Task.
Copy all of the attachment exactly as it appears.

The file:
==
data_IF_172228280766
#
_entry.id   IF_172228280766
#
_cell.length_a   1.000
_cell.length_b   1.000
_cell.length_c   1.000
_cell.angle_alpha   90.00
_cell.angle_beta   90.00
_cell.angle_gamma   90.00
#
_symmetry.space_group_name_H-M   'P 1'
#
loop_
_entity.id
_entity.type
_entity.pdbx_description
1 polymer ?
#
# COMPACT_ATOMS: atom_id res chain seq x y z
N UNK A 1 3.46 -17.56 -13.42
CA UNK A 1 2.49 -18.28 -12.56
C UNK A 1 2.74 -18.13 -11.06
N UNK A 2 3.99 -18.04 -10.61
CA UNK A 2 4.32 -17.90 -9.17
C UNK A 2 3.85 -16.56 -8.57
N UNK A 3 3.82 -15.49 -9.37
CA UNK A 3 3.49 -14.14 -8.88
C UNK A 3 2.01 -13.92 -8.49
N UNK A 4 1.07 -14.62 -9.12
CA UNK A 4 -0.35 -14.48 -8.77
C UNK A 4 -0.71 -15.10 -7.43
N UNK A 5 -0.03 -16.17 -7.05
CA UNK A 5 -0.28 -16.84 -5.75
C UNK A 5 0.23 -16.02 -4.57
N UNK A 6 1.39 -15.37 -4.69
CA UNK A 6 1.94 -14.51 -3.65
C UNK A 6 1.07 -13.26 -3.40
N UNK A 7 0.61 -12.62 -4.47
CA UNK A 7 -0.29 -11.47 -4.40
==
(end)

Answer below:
data_IF_172228280766
#
_entry.id   IF_172228280766
#
_cell.length_a   1.000
_cell.length_b   1.000
_cell.length_c   1.000
_cell.angle_alpha   90.00
_cell.angle_beta   90.00
_cell.angle_gamma   90.00
#
_symmetry.space_group_name_H-M   'P 1'
#
loop_
_entity.id
_entity.type
_entity.pdbx_description
1 polymer ?
#
# COMPACT_ATOMS: atom_id res chain seq x y z
N UNK A 1 3.46 -17.56 -13.42
CA UNK A 1 2.49 -18.28 -12.56
C UNK A 1 2.74 -18.13 -11.06
N UNK A 2 3.99 -18.04 -10.61
CA UNK A 2 4.32 -17.90 -9.17
C UNK A 2 3.85 -16.56 -8.57
N UNK A 3 3.82 -15.49 -9.37
CA UNK A 3 3.49 -14.14 -8.88
C UNK A 3 2.01 -13.92 -8.49
N UNK A 4 1.07 -14.62 -9.12
CA UNK A 4 -0.35 -14.48 -8.77
C UNK A 4 -0.71 -15.10 -7.43
N UNK A 5 -0.03 -16.17 -7.05
CA UNK A 5 -0.28 -16.84 -5.75
C UNK A 5 0.23 -16.02 -4.57
N UNK A 6 1.39 -15.37 -4.69
CA UNK A 6 1.94 -14.51 -3.65
C UNK A 6 1.07 -13.26 -3.40
N UNK A 7 0.61 -12.62 -4.47
CA UNK A 7 -0.29 -11.47 -4.40